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5 Best Hip Exercises for Runners


Whether you're an avid runner or it’s just part of a workout routine you force yourself to do, running shouldn’t be the


only exercise you’re doing. When you run, you’re generally working within a single plane of movement; flexion and extension. This can create some imbalances within the hips and legs, making you more prone to injury. It’s important to regularly perform some exercises that strengthen the supporting and stabilizing muscles throughout the hips and pelvis. So, here are 5 of the best exercises for runners to keep your body balanced and moving freely.


Side Leg Raises

Lay on your side, propped on your elbow, with your legs on top of one another. Lift up the top leg to 45 degrees and lower it back down. Repeat 15-20 times per side.

Bird dog

Position yourself on the floor on all fours. Keeping your balance in mind and your core tight, lift your right arm and extend it straight out in front of you. Holding that position, lift your left leg and extend it behind you. Hold for 5-10 seconds. Bring both your arm and knee back under your body so you’re on all fours again. Repeat this exercise 10-15 times for each side.

Hip Hikes

While standing on your left foot, drop the right side of your pelvis a few inches downward while keeping your left side in a neutral position. Then activate your core and pelvis and lift your right side back to a neutral position. Repeat this exercise 15-20 times on each side.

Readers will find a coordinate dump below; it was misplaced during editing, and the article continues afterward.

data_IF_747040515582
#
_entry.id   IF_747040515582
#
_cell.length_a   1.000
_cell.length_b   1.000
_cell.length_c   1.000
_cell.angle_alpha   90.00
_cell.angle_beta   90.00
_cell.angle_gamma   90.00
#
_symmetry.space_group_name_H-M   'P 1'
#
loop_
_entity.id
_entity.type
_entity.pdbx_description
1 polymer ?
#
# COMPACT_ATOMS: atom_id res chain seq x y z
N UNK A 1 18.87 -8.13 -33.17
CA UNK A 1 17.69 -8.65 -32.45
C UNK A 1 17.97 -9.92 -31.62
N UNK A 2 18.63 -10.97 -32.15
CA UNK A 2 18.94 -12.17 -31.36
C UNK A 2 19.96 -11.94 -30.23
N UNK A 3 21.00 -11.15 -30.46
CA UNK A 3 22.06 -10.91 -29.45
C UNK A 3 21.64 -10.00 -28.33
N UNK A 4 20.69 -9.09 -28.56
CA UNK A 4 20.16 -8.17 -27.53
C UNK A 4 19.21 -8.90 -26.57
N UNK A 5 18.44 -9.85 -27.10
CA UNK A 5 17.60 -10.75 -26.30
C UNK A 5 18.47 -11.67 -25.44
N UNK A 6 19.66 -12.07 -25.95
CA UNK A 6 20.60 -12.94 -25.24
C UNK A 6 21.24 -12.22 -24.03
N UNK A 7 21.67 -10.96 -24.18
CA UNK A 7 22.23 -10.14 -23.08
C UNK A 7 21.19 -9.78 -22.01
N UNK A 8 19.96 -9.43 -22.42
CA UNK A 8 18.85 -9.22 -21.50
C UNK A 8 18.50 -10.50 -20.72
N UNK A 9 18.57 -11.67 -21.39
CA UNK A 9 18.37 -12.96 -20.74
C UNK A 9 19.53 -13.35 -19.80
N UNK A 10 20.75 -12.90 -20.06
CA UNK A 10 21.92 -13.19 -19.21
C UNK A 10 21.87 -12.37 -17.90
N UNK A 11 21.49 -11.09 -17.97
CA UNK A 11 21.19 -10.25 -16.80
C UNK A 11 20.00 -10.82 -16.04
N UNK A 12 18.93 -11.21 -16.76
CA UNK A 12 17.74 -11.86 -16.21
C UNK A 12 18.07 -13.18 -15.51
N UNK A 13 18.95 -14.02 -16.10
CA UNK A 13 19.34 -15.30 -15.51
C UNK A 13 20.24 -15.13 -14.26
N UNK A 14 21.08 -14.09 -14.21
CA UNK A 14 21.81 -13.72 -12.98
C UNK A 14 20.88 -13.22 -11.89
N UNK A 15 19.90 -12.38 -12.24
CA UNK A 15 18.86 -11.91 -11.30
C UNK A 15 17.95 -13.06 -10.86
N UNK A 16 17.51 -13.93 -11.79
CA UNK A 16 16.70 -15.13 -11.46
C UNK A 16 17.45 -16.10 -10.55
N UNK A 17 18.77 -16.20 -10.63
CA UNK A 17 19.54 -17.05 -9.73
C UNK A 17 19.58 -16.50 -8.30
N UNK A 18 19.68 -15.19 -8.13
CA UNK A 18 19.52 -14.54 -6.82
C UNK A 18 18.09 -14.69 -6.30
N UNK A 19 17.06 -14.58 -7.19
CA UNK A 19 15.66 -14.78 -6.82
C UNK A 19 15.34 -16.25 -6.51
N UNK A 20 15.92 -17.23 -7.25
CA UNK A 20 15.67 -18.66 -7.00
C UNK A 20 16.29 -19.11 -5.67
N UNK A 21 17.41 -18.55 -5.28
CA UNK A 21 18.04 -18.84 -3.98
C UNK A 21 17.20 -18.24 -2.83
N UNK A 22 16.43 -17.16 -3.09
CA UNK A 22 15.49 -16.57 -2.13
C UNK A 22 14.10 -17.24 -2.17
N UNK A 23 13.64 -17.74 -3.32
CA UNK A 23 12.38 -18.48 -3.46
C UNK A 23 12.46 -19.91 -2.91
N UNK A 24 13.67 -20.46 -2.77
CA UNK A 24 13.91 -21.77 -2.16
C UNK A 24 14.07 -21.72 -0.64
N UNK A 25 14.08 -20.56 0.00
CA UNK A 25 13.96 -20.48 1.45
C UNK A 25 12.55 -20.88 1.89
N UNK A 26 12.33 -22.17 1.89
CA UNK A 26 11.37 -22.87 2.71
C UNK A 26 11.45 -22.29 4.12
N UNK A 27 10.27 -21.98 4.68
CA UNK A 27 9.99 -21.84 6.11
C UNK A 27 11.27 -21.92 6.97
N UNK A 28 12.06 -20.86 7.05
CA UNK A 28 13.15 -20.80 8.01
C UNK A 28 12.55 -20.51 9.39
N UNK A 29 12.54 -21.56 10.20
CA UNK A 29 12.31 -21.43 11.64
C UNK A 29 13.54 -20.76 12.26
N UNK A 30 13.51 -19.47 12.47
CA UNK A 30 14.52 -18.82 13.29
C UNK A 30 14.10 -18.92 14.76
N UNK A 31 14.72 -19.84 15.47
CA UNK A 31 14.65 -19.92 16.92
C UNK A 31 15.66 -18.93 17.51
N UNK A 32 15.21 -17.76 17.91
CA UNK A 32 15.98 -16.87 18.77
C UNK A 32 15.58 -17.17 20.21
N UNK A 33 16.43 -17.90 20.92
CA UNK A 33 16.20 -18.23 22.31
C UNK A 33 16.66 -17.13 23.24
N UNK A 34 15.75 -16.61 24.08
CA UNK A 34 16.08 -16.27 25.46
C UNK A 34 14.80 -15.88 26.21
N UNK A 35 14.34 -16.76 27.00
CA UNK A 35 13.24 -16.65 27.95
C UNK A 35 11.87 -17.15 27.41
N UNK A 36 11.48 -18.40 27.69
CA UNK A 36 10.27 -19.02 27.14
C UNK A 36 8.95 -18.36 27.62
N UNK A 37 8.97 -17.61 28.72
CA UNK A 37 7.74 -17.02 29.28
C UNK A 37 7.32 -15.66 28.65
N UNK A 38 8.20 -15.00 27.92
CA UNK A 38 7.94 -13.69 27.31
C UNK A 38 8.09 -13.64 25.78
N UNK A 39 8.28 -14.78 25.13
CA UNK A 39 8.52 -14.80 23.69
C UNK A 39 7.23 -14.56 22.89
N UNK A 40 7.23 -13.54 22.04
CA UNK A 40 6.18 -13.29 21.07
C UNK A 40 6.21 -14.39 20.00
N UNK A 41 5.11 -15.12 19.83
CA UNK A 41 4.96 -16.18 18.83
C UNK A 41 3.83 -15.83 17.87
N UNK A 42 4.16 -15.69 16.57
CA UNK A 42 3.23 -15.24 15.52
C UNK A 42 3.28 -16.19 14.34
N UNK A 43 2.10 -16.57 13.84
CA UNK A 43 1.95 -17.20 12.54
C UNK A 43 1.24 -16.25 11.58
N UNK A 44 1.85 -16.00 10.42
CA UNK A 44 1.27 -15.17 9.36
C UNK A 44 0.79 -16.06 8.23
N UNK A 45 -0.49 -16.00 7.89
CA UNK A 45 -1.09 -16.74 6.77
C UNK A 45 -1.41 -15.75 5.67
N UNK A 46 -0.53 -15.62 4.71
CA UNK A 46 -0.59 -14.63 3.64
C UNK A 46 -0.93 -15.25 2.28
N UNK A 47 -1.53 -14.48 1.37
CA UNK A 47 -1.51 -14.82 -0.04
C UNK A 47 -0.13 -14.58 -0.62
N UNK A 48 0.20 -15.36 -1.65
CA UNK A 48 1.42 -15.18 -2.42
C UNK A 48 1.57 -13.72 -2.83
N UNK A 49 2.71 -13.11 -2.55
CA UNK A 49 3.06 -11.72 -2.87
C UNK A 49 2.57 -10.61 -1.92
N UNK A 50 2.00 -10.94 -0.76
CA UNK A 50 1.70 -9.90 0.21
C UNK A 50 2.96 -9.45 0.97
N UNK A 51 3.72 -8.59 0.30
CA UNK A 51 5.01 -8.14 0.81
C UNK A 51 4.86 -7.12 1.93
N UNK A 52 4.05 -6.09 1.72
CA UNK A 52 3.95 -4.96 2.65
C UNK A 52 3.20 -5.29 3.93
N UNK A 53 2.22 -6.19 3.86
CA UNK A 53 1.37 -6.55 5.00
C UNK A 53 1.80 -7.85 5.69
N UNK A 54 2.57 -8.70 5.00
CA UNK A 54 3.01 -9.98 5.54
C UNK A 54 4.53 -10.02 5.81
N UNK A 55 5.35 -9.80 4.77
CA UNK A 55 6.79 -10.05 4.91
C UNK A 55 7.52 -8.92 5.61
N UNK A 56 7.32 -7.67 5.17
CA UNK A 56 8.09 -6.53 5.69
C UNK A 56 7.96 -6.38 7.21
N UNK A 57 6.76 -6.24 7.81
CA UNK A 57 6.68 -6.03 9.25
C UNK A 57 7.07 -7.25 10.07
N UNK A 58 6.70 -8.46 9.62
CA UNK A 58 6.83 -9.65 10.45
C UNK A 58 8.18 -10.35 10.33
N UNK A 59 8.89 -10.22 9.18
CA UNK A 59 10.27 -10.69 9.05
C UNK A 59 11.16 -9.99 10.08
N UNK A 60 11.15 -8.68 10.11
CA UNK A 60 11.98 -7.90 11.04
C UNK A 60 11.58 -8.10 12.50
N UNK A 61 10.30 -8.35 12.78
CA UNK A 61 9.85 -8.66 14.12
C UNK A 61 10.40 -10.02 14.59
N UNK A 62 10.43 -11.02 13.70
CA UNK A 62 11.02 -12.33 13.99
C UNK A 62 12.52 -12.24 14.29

Single-Leg Bridge

Lay on your back with both your legs bent and your feet flat on the ground. Lift one leg and extend it straight up while you raise your lower back and butt off the ground. Hold this position for a few seconds and then lower back downwards in a slow controlled movement. Repeat this exercise 10-15 times on each leg.

Fire Hydrants

Position yourself on the floor on your hands and knees, then lift your right leg up to the side as if you’re a dog at a fire hydrant. Slowly lower down and repeat 10-15 times. Repeat for the left leg.


Notice that most of these have you moving in ways that differ from the typical pattern of running. This is to help strengthen those surrounding muscles, adding more stability to your movements and making you less prone to injury. These exercises can be done almost anywhere and can be a quick, easy addition to your routine. You’ll be amazed at how well it helps prevent injuries, and may even improve your run times and performance.


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